The skies over the Yellow Sea were decorated with beautiful clouds patterns on December 20, 2013. The Moderate Resolution Imaging Spectroradiometer (MODIS) aboard NASA’s Terra satellite flew over the region on that same date, and captured this stunning true-color image.
Snow covers the Korean Peninsula, while gray haze hangs over China’s mainland. Bright white clouds grace the skies offshore. The most striking cloud pattern is seen over the Yellow Sea, between China and the Korean Peninsula. Here the clouds form parallel rows, primarily aligned from northwest to southeast. Two additional rows bend in arcs on either side of the main cloud band, one in the northeast near Cheju Island, and another off the coast of Zhejiang Province, China. All align with the prevailing wind.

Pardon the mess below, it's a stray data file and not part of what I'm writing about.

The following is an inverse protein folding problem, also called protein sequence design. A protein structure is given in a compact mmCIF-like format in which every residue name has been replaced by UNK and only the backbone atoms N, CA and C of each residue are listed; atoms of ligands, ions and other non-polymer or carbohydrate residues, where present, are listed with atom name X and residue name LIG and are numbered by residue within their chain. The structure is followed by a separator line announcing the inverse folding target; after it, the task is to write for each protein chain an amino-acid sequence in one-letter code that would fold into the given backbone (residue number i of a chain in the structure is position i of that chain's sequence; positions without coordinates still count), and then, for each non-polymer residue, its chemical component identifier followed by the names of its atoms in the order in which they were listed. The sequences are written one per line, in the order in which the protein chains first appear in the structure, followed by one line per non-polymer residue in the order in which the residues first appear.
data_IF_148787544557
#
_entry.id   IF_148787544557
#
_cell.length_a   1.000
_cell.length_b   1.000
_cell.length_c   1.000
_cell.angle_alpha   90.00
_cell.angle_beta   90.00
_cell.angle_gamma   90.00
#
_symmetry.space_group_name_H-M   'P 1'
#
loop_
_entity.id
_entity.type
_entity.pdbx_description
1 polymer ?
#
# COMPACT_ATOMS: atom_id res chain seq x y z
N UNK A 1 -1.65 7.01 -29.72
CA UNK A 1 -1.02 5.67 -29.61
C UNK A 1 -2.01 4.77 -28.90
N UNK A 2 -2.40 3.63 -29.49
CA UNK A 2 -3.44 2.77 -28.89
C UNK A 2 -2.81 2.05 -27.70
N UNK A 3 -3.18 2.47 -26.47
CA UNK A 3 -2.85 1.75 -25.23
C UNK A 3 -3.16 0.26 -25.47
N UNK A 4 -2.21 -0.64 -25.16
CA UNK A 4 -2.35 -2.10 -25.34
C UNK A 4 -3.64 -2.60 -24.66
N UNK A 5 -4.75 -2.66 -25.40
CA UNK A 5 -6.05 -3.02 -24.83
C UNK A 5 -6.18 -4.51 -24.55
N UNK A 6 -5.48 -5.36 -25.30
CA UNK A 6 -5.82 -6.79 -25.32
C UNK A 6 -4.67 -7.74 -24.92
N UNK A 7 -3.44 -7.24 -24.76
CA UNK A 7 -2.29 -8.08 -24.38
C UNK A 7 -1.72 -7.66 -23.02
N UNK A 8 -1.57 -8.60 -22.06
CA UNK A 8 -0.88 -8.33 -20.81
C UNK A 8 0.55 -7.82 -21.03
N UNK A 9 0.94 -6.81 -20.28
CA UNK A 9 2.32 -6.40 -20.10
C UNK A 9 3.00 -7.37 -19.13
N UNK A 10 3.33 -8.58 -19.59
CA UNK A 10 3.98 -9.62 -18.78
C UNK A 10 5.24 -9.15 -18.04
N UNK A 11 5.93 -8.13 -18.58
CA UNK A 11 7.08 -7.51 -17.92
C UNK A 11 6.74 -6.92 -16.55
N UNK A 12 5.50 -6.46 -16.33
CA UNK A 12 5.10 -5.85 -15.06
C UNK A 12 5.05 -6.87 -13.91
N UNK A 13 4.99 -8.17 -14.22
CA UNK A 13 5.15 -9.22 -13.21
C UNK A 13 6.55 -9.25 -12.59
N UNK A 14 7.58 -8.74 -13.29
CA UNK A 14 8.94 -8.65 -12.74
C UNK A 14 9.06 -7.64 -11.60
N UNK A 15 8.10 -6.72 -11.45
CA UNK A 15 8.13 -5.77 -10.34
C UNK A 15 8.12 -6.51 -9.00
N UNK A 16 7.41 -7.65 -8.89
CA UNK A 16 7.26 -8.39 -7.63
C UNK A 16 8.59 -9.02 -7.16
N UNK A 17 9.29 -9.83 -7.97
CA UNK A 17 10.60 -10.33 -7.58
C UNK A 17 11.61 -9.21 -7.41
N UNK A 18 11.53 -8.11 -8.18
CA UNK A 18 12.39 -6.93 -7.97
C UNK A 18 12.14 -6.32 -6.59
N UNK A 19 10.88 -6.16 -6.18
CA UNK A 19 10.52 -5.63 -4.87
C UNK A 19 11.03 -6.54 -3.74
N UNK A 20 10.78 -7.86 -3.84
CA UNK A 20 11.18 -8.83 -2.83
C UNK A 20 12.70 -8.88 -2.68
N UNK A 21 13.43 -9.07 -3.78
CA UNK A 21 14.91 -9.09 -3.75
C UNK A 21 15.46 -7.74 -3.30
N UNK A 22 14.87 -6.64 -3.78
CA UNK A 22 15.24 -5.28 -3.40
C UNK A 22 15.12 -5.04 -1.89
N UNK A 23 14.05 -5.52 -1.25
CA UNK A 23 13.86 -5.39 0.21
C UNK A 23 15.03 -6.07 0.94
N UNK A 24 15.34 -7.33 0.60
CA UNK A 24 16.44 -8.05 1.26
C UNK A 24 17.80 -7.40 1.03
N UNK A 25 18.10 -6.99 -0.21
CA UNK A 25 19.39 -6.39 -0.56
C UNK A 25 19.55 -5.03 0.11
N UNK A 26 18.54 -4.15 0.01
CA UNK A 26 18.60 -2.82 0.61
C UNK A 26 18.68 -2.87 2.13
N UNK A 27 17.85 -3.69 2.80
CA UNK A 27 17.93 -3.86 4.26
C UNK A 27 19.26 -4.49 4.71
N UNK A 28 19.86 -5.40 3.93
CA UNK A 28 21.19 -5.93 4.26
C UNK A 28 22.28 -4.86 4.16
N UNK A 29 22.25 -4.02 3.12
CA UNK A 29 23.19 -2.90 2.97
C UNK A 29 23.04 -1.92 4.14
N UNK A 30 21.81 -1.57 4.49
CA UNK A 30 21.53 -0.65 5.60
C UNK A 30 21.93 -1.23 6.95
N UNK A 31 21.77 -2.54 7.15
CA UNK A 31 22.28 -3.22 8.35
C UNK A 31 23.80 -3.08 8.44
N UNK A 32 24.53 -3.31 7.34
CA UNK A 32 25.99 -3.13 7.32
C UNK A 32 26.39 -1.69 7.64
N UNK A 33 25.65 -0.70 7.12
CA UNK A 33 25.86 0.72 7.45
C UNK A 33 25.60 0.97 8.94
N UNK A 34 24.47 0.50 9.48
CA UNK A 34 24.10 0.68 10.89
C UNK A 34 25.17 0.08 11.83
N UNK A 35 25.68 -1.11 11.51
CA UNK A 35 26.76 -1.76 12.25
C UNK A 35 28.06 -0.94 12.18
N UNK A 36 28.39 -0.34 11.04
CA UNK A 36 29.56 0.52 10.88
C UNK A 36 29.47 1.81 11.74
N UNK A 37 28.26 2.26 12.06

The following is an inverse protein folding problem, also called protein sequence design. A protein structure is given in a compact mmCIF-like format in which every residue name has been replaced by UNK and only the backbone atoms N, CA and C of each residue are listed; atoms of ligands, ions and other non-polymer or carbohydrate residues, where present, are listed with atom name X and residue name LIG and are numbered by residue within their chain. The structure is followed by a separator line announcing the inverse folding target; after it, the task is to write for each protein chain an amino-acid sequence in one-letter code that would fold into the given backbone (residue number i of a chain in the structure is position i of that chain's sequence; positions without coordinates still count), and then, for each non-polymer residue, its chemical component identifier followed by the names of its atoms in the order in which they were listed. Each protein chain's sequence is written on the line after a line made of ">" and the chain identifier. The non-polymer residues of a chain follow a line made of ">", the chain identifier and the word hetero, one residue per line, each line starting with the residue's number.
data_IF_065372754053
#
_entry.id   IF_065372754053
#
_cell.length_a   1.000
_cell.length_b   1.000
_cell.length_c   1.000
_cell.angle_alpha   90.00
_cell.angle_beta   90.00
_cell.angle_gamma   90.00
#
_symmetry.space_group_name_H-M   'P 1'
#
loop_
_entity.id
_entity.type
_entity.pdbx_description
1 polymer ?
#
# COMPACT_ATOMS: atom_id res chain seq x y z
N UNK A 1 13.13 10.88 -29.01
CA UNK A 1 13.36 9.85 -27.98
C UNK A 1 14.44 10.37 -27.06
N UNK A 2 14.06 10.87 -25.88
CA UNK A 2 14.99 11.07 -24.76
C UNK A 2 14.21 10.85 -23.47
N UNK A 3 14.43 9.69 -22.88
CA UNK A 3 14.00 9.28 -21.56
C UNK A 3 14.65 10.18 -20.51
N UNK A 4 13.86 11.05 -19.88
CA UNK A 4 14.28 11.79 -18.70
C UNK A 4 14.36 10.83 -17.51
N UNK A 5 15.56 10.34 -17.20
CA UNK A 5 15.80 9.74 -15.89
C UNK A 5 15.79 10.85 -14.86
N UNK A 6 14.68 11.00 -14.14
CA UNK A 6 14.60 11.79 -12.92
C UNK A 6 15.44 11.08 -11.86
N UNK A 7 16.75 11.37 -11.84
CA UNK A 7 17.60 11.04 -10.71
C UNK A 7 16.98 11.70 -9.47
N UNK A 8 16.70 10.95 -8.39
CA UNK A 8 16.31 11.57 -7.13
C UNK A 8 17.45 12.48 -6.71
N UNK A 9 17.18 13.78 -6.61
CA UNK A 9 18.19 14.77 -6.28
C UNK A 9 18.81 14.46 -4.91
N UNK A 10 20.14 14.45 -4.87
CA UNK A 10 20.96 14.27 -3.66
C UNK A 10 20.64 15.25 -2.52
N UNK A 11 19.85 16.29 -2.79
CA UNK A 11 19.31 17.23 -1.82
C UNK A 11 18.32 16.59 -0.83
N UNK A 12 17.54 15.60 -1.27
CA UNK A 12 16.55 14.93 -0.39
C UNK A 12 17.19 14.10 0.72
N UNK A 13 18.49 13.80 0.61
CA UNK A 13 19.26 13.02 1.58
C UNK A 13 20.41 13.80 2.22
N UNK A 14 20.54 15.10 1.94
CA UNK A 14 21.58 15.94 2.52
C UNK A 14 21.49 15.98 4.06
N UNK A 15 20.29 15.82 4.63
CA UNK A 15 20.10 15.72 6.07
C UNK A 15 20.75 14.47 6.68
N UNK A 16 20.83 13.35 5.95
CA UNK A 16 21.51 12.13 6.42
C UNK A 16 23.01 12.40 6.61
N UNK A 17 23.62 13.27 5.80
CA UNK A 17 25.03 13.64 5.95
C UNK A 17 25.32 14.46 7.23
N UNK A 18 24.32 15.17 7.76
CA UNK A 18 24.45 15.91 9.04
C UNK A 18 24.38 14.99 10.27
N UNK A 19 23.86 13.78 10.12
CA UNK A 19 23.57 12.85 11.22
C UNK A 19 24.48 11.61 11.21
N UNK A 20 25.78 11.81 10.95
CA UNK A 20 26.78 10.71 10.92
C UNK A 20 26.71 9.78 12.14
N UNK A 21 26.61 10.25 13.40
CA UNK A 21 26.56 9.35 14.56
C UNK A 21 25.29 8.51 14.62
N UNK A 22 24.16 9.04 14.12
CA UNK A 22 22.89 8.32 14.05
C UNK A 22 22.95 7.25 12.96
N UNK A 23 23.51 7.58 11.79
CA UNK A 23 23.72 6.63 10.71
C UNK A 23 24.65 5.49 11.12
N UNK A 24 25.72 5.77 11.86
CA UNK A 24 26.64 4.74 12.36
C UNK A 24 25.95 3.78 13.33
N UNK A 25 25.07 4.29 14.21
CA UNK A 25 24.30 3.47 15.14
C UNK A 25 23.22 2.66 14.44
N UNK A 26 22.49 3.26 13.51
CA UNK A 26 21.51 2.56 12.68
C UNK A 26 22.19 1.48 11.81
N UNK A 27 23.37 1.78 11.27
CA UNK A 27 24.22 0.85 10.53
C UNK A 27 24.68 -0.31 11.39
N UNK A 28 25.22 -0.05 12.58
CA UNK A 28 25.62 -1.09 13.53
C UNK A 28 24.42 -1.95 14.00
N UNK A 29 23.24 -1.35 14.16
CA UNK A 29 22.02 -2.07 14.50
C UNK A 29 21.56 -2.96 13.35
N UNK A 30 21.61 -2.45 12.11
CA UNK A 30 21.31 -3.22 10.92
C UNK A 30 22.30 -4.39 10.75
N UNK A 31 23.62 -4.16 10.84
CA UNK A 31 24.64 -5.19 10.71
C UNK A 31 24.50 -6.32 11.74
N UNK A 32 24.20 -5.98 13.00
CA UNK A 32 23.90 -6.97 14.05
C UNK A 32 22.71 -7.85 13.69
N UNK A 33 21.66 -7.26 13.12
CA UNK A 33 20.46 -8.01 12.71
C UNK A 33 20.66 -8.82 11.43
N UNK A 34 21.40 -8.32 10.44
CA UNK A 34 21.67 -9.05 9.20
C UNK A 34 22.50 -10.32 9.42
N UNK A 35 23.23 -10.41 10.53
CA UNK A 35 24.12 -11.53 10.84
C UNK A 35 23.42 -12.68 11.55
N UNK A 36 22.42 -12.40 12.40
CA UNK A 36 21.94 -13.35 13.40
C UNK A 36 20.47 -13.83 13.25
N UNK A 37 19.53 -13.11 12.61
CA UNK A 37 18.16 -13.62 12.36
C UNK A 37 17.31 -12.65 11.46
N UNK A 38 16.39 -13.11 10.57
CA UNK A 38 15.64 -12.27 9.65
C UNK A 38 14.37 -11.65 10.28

These parallel rows of clouds are called “cloud streets”, and are common in this area when strong northerly winds prevail over the Yellow Sea in the winter. Such winds bring the inland air, which is cold and dry, over the warm, moist sea surface. As the cold air moves over the warmer sea, some of the air will warm and become more humid, and begin to rise. The steady wind and the upward convection create a rolling turbulence, with air rising and falling in a regular pattern. Where the newly moist, warm air rises, clouds form. As the air cools and falls, clouds dissipate. Together these waves and troughs create the beautifully regular cloud-and-clear pattern.